By Daniel Dunaief

It’s like a top scorer for another team that the greatest minds can’t seem to stop. Whatever they throw at it, it seems to slip by, collecting the kinds of points that can eventually lead to a life-threatening loss. The scorer is a transcription factor called MYB, and the points it collects can, and often do, lead to breast and colon cancer and leukemia.

Researchers have known for over 30 years that stopping MYB could help with cancer treatment. Unlike other possible targets, however, MYB didn’t seem to have the kind of structural weakness that pharmaceutical companies seek, where developing a small molecule could prevent the cancer signals MYB delivered. Some researchers have decided that drugs won’t stop this high-profile cancer target.

Cold Spring Harbor Laboratory Associate Professor Christopher Vakoc and his graduate research assistant Yali Xu, however, have figured out a way around this seemingly intractable problem. The CSHL scientists recently published their results in the journal Cancer Cell.

MYB binds at a small nub to a large and important coactivation protein called TFIID (which is pronounced TF-two-D). This protein is involved in numerous life functions and, without it, organisms couldn’t survive. Vakoc and Xu found that they could use a small peptide decoy to trick MYB into believing it had attached to this protein when, it reality, it hit the equivalent of a molecular dead end.

In a mouse model of acute myeloid leukemia, this peptide caused leukemias to shrink in size by about 80 percent. “What we’ve discovered is head and shoulders above anything we’ve come across before,” Vakoc said.

As with many scientific discoveries, researchers have to clear numerous hurdles between this conceptual discovery and any potential new cancer therapy. “This is not a medicine a person can take,” Vakoc said.

Indeed, scientists and pharmaceutical companies would need to study what leukemia cells escaped this type of treatment to understand how a cancer might rebound or become resistant after an initial treatment. “Our goal is to develop something with longer lasting effects” that doesn’t become ineffective after three to six months, Vakov said. He described understanding the way a disease reacts to a treatment as an “arms race.” Nature inevitably “finds a way to outsmart our decoy. We’d like to know how [it] does it. We’re always trying to study both sides and trying to anticipate” the next steps.

Down the road, Vakoc could foresee researchers and, ultimately, physicians using this kind of approach in combination with other drugs or therapies, the way doctors now provide patients who have the HIV infection with a cocktail of drugs. Conceptually, however, Vakoc is thrilled that this work “highlights what’s possible.”

One of the most encouraging elements of this approach, Vakoc said, is that it combats MYB without harming organ systems. When the researchers gave the treatment to rodents, the mice were “running around, eating and gaining weight.” Their body tissues appeared normal, and they didn’t demonstrate the same sensitivity that is a common byproduct of chemotherapy treatment, such as losing any hair or having problems in their gut.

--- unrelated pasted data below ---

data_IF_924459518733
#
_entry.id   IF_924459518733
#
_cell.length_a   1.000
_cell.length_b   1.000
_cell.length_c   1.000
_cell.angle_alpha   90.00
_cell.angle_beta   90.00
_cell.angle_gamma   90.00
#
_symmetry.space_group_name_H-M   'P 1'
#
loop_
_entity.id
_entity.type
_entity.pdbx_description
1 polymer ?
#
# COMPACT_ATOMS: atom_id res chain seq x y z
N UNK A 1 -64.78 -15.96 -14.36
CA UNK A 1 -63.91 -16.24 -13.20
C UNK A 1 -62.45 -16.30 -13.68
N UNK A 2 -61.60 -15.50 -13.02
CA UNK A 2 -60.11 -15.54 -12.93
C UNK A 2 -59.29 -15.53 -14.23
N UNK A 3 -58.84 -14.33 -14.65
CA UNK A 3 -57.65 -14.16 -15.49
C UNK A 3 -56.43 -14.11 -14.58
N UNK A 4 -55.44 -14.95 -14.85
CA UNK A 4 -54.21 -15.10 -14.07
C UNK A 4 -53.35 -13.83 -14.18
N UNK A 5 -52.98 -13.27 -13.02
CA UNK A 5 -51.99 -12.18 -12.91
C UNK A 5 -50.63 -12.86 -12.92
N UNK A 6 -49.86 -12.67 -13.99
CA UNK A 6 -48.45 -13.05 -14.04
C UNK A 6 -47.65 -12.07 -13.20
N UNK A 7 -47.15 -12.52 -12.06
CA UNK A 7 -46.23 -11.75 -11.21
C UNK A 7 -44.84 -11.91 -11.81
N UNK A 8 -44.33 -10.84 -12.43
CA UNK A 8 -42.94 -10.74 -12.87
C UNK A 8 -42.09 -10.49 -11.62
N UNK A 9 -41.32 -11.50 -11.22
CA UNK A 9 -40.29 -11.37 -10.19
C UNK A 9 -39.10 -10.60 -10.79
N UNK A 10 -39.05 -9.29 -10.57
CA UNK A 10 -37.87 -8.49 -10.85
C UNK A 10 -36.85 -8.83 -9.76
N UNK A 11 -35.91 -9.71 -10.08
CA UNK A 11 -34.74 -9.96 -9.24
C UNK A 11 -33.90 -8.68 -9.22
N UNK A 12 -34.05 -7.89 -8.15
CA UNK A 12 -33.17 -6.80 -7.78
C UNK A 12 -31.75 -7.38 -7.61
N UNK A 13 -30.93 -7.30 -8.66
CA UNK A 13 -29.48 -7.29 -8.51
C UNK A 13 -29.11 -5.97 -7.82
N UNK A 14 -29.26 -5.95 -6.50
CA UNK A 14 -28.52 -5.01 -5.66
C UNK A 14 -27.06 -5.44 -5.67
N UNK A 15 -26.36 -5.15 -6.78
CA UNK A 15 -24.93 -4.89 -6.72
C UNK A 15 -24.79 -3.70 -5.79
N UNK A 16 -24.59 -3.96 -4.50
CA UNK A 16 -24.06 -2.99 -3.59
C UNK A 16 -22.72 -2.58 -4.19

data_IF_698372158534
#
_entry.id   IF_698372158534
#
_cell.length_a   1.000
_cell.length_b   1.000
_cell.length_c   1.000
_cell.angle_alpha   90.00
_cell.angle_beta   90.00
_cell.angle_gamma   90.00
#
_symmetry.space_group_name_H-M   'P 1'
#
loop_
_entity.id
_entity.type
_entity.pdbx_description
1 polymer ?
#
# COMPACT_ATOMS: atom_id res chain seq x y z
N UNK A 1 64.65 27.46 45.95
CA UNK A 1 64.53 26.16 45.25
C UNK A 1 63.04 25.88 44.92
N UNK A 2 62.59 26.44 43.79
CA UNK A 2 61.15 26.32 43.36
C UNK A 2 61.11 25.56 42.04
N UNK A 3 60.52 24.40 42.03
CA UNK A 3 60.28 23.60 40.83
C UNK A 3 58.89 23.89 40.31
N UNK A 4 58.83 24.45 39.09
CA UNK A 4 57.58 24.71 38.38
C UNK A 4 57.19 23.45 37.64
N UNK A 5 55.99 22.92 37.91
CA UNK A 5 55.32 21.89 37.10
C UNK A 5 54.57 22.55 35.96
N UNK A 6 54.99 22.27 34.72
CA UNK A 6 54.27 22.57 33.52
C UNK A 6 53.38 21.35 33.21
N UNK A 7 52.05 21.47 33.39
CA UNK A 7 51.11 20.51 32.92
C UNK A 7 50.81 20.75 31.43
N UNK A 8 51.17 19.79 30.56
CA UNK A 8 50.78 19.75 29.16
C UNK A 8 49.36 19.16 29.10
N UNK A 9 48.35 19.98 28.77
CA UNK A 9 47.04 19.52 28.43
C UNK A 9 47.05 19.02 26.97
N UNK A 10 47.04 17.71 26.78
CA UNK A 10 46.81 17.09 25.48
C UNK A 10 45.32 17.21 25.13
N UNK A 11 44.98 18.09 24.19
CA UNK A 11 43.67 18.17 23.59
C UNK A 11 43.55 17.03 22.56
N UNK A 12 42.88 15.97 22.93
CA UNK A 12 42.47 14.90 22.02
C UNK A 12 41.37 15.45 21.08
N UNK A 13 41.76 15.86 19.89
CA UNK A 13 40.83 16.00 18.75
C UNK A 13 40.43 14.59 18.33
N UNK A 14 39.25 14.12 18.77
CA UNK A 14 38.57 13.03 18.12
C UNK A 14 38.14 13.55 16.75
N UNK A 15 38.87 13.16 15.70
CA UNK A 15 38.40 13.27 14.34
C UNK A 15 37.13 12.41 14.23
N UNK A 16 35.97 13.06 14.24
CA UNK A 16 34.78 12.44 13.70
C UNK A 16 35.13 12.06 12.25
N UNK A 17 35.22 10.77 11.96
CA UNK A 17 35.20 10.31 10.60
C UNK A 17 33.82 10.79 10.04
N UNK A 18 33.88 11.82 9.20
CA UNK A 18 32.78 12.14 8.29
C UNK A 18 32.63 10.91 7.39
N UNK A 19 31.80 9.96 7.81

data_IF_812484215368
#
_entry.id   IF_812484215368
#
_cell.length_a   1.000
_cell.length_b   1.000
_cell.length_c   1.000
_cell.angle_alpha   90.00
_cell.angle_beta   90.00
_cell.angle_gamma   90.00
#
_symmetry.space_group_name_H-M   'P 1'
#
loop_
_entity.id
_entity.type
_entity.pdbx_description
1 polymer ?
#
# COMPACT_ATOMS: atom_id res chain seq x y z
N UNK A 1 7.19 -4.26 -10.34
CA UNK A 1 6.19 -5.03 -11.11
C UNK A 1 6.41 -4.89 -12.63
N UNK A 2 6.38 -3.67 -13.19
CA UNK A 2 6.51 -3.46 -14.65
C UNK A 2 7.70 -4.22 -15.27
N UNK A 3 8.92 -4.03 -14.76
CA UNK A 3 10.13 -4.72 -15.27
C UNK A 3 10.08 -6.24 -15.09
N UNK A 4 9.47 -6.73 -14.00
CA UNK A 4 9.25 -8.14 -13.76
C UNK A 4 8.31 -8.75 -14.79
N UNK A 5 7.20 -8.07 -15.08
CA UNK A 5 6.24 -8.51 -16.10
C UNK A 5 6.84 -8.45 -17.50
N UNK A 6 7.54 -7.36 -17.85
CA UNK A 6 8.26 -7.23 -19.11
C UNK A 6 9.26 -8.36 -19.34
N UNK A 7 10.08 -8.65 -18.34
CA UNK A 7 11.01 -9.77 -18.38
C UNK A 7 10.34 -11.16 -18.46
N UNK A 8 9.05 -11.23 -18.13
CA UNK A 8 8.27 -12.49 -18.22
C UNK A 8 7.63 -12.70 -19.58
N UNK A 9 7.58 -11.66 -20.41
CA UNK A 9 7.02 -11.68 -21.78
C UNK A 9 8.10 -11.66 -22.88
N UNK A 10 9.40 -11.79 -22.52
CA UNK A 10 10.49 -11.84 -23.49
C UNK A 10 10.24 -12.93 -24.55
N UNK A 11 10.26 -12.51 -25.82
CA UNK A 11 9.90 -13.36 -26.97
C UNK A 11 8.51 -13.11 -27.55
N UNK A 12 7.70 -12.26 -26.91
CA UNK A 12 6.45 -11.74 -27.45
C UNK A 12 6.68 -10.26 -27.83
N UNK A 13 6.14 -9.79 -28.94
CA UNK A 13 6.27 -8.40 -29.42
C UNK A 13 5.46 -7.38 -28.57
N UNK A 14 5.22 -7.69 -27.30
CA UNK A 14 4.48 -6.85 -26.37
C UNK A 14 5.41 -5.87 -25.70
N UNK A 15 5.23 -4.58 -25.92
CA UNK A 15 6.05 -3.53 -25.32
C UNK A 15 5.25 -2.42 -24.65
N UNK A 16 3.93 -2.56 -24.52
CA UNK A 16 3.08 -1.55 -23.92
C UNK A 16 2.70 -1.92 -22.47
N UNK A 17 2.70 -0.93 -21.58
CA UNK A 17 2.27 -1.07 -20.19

An important step in this study, Vakoc said, was to understand the basics of how MYB and TFIID found each other. That, Xu said, was one of the first steps in her graduate work, which took about five years to complete.

In Vakoc’s lab, which includes 13 other researchers, he described how scientists make thousands of perturbations to cancer and normal cells, while they are hunting for cancer-specific targets. By using this screening technique, Vakoc and his team can stress test how cancer cells and normal cells react when they are deprived of certain proteins or genes.

“This began as a screen,” he said. “We took leukemia and normal blood cells and did a precise comparison of the perturbation.” They searched for what had the most specific toxicity and, to their surprise, found that interfering with the binding between MYB and TFIID had the strongest effect. “Once we understood what this nub was doing, we applied all kinds of biochemical assay experiments,” Vakov added.

Ultimately, the peptide they found was a fragment of a larger protein that’s active in the cell. Vakoc credits Xu for her consistent and hard work. “When we started on this hunt, we had no idea where this was headed,” he said. Xu was “relentless” in trying to find the answers. “She pieced it all together. It took a great amount of imagination and intellect to solve this puzzle.”

Vakoc suggested that Xu, who plans to defend her thesis this spring and graduate this summer, has set a great example for the other members of his lab. “I now have 13 other people inspired to outdo her work,” he said. “We know we have a new standard.”

Xu is grateful for the support she has received from Vakoc and appreciates the journey from her arrival as a graduate student from China to the verge of her graduation. “It’s very satisfying when you look back and think how things evolved from the beginning to the end” of her graduate work, said Xu, who lives near Huntington Village and enjoys the chance to visit local restaurants and sample coffee and ice cream when she isn’t conducting research toward her doctorate.

The scientific effort, which was published recently, has attracted the attention of others, particularly those who are studying MYB. Vakoc recently received an email from members of a foundation that is funding research on a solid tumor in which scientists believe MYB plays a role. He is writing grants to get more financial support to pursue this concept. Vakoc is encouraged by the opportunity to make progress with a protein that has been “staring [scientists] in the face for three decades.”

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